I know this blog is mostly about our boy wonder, Nate the Great, but there are occasional moments of our lives that seem worthy of sharing, too. We have recently found ourselves in a particular situation that is affecting everyone in our household–from my husband, Chad, right down to our cat, Pete. And this situation, unfortunately, is one very familiar to us. Friends, we are at war.

I’m going to backtrack for a minute here, and please forgive me if I’ve shared this story before. (But if I did, it was ages ago and you all have probably forgotten.) Picture it: December 25, 2011. It was a frosty Christmas morning and Santa had come and gone. As we do each year, Chad and I greet Santa and have him drop off gifts that we assemble so that the jolly man can go on his merry way and spread mirth throughout the world. Somewhere around midnight, after a lot of cursing, Chad and I went to bed having assembled a much-desired basketball hoop and other toys that had lots of packaging and construction needs.

At three a.m., we were awoken. Not with the gleeful giggles of a child who had snuck downstairs to peek at the tree. Not with the snuggly purrs of our (now dearly departed) cat, Archy. No, dear friends. We were awoken by the home alarm. Already exhausted from creating Christmas freakin’ cheer, Chad entered the code to turn off the alarm and failed to hit the all-crucial “Cancel” button. After heading downstairs to ensure all was well (it was), Chad crawled back into bed. Suddenly, our bedroom was filled with red and blue flashing lights. There was a knock at the door, followed by a loud bellow: “Police.”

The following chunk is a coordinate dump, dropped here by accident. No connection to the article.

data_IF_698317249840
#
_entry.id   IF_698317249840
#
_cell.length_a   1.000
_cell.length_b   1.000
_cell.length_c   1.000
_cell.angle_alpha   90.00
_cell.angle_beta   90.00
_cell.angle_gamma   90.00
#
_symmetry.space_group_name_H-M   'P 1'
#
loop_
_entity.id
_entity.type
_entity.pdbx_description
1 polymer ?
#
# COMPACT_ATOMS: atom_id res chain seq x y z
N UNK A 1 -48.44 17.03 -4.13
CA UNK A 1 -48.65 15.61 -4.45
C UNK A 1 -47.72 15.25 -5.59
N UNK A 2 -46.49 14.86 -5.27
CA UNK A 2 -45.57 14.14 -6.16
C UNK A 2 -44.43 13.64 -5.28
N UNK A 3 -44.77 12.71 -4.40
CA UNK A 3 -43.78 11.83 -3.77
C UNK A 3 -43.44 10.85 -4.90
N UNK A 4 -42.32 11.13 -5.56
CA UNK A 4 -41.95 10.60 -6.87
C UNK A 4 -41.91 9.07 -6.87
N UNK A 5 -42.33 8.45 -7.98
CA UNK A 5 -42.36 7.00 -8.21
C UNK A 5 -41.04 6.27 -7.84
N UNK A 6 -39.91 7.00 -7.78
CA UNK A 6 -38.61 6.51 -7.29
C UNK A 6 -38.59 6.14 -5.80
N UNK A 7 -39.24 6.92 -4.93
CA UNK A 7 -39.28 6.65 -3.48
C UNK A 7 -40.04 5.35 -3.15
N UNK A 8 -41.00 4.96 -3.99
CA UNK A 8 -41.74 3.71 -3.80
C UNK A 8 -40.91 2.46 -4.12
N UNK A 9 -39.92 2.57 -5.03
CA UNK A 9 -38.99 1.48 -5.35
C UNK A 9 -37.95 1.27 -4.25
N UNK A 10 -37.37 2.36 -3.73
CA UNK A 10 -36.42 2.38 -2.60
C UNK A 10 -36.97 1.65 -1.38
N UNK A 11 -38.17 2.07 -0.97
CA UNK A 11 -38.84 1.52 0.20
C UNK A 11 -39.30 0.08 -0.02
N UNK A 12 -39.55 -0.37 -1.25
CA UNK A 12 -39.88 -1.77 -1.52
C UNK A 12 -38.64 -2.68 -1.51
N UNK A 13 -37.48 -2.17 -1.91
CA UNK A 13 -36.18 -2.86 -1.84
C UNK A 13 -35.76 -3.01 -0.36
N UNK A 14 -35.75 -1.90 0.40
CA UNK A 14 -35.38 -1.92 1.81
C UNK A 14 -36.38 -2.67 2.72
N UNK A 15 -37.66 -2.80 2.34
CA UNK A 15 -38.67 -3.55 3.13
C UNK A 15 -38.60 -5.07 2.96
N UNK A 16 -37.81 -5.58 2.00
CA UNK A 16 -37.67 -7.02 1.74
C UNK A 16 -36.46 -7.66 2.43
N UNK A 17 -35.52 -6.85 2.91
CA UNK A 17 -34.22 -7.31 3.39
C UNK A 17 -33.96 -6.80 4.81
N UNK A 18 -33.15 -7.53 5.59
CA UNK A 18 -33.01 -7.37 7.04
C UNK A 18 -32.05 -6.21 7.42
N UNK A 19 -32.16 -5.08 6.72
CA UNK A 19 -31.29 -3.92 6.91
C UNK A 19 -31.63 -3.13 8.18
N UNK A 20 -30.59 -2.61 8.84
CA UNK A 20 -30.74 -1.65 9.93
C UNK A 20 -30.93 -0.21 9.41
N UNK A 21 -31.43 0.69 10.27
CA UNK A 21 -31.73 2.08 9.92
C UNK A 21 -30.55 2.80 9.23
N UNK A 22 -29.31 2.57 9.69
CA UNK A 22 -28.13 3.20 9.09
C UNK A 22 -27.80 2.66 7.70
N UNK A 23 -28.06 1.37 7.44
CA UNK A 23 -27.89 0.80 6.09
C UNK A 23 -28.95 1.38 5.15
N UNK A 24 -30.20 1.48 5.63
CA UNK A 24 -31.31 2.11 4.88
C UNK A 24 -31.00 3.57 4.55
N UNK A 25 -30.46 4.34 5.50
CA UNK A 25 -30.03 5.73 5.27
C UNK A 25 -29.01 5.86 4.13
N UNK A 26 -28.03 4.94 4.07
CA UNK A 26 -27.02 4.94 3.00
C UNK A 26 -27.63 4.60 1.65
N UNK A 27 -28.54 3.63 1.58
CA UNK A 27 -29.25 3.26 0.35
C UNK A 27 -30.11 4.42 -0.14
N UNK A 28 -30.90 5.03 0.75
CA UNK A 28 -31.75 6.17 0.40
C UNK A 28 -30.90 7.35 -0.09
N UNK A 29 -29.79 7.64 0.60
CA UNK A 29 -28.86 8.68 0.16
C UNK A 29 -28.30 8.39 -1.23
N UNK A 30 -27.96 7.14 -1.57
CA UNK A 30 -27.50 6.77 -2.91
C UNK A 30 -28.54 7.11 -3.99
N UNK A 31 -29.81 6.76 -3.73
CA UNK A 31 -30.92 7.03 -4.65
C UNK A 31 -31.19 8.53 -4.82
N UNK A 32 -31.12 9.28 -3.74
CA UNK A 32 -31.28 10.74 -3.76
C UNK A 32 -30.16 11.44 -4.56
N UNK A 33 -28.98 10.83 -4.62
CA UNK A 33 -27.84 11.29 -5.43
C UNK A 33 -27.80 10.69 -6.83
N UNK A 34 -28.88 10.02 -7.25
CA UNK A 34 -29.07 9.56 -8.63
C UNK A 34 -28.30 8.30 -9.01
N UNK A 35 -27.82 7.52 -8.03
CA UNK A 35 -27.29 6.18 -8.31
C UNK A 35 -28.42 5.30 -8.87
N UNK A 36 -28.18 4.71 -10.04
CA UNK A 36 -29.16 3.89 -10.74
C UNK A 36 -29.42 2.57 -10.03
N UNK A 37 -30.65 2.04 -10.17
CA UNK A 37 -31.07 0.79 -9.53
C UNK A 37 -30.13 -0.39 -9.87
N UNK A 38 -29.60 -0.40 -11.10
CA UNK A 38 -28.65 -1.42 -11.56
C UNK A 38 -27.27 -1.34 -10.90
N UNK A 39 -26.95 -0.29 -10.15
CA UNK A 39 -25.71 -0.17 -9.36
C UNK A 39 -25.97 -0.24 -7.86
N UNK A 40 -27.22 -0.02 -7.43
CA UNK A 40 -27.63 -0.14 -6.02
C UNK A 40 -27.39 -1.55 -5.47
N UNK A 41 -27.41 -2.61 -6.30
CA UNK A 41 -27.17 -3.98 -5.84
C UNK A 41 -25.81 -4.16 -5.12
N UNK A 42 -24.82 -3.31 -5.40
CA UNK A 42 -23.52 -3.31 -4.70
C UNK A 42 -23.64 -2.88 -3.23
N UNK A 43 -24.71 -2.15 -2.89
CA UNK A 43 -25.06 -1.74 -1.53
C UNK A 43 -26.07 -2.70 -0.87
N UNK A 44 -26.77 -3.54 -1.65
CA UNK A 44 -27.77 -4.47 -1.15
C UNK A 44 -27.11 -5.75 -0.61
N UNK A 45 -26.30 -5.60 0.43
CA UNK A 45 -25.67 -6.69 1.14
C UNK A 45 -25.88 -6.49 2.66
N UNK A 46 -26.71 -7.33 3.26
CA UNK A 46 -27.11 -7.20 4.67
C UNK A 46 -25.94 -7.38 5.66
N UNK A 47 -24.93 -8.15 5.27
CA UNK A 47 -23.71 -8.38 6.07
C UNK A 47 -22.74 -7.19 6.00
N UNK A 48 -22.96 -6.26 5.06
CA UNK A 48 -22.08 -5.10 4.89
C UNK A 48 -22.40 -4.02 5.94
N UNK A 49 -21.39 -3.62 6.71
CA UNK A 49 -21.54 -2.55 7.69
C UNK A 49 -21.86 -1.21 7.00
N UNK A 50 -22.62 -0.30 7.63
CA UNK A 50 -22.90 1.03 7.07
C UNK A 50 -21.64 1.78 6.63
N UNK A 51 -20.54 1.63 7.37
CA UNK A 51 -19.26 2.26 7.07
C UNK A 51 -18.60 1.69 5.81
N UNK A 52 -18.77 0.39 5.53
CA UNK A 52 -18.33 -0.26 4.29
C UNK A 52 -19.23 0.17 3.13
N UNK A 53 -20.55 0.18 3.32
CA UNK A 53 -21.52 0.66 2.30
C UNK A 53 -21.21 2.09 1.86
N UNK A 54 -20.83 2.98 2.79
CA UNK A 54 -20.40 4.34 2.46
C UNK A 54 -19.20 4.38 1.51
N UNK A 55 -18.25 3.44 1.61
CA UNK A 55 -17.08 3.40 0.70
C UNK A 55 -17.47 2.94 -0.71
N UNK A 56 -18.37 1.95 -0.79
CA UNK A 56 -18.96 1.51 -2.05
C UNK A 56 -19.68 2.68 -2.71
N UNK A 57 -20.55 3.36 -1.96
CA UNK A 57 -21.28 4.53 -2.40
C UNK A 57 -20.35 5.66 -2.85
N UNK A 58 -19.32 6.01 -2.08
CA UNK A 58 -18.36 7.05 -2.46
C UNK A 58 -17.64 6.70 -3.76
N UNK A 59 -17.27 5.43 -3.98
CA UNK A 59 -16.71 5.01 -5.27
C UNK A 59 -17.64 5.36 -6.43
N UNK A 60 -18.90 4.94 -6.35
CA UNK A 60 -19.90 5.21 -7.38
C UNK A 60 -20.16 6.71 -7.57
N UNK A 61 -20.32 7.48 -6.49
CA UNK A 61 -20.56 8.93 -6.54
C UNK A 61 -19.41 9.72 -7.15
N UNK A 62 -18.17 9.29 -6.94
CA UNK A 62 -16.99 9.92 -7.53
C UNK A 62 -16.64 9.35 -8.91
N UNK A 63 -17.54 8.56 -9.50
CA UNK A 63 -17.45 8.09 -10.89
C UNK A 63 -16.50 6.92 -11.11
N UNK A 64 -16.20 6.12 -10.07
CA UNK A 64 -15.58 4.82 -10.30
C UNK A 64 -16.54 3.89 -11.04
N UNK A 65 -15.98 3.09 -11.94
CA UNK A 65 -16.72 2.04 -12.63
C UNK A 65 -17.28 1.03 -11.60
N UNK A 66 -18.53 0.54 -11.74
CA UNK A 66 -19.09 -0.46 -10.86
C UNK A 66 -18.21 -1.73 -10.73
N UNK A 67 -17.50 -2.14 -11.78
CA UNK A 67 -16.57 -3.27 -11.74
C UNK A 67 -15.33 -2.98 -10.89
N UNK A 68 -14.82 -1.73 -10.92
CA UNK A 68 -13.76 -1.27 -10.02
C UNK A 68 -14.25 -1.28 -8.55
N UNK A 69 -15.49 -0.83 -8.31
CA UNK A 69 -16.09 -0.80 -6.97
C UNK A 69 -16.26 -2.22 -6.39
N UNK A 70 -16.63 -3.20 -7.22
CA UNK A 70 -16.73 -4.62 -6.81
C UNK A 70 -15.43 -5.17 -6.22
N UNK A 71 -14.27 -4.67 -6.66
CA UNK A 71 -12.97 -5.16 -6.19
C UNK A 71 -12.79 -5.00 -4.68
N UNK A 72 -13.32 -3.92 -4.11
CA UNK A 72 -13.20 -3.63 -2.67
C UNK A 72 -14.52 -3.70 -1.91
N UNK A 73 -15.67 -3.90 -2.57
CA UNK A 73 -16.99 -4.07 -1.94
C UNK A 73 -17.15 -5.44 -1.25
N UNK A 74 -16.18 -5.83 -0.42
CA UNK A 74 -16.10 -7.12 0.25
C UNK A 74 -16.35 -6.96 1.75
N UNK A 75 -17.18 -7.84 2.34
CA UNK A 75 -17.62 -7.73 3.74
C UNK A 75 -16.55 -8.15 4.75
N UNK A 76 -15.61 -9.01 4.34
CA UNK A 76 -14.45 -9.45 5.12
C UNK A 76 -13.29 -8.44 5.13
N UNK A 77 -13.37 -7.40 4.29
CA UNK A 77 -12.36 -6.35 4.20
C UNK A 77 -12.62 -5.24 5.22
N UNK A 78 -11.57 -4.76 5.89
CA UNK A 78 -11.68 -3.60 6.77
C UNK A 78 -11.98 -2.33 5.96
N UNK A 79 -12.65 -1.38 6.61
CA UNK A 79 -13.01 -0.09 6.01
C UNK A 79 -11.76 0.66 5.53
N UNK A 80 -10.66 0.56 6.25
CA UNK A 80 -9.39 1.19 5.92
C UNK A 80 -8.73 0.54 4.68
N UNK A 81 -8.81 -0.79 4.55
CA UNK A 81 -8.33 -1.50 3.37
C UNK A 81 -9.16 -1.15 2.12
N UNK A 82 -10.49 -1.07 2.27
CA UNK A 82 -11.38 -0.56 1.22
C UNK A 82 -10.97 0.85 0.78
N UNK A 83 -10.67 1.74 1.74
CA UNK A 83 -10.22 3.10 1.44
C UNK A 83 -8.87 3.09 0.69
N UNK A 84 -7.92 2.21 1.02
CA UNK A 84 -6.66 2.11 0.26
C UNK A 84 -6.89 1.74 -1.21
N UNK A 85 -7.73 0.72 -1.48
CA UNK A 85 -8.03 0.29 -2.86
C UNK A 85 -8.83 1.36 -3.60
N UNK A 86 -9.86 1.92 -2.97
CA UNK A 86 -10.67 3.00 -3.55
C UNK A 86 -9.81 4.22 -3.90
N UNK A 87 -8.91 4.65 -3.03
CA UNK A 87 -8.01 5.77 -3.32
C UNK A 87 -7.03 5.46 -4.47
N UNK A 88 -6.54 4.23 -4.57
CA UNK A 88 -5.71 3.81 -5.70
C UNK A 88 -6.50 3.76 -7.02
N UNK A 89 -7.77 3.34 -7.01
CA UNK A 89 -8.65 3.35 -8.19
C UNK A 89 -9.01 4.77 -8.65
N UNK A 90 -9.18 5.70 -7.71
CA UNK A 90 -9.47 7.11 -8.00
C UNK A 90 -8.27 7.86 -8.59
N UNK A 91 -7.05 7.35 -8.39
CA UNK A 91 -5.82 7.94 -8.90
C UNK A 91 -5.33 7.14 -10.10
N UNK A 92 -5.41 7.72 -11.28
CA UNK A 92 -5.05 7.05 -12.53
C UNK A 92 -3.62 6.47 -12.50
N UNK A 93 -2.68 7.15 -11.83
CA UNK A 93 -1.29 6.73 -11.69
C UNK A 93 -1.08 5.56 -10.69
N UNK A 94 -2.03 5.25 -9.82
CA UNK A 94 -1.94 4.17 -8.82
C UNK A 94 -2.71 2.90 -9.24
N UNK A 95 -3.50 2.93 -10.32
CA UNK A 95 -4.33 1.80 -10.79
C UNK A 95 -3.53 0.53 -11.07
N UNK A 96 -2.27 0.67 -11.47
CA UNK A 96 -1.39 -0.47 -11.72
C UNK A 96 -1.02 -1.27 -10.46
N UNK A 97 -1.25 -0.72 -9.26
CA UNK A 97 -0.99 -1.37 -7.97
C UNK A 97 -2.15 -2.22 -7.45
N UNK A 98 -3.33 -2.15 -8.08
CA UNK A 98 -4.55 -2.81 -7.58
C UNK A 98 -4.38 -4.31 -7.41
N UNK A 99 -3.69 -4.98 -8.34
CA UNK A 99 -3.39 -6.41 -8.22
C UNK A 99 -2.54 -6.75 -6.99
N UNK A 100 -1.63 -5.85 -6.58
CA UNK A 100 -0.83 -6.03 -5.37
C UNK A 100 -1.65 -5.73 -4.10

IMG_2649

The noise of the alarm and the holler didn’t wake Nate, but the flashing lights did. So now it’s Christmas morning, with police at our doorstep, and our toddler is wide awake. Chad’s struggling to get dressed and I’m trying to figure out how to get Nate not to see Christmas at three in the morning because that’s just wrong. We greeted the friendly officers, who explained the alarm was never cancelled so it was their duty to respond and they gave us a warning (we get one warning per year before being fined) because of the false alarm and wished us a Merry Christmas.

In the days following, the alarm continued to get tripped, always at night. We knew it wasn’t a burglar or anything of the sort, but we couldn’t figure it out. Until we went to do laundry and found this.

IMG_2769

That’s right. The shirt that Nate had worn only weeks prior to meet the scary Santa had been eaten by something…or someone. Apparently Nate spilled food on there (what 2.5 year old kid isn’t covered in food) and a creature took it to be a free snack. In my basement. At night while setting off my home alarm. And so we did what we thought was a logical thing to do: we hired an exterminator.

evidence

The critter, whatever it was, was smarter than the exterminator. Multiple traps were set up and s/he avoided every single one. So Chad smartly put a dusting of flour on the basement floor to get prints so we could ID the culprit.

evidence2

The prints, unfortunately, were inconclusive. Facebook diagnosis identified these as either a rat, a raccoon, or a baby monkey. None were ever sighted and, eventually, whatever it was, moved back outside.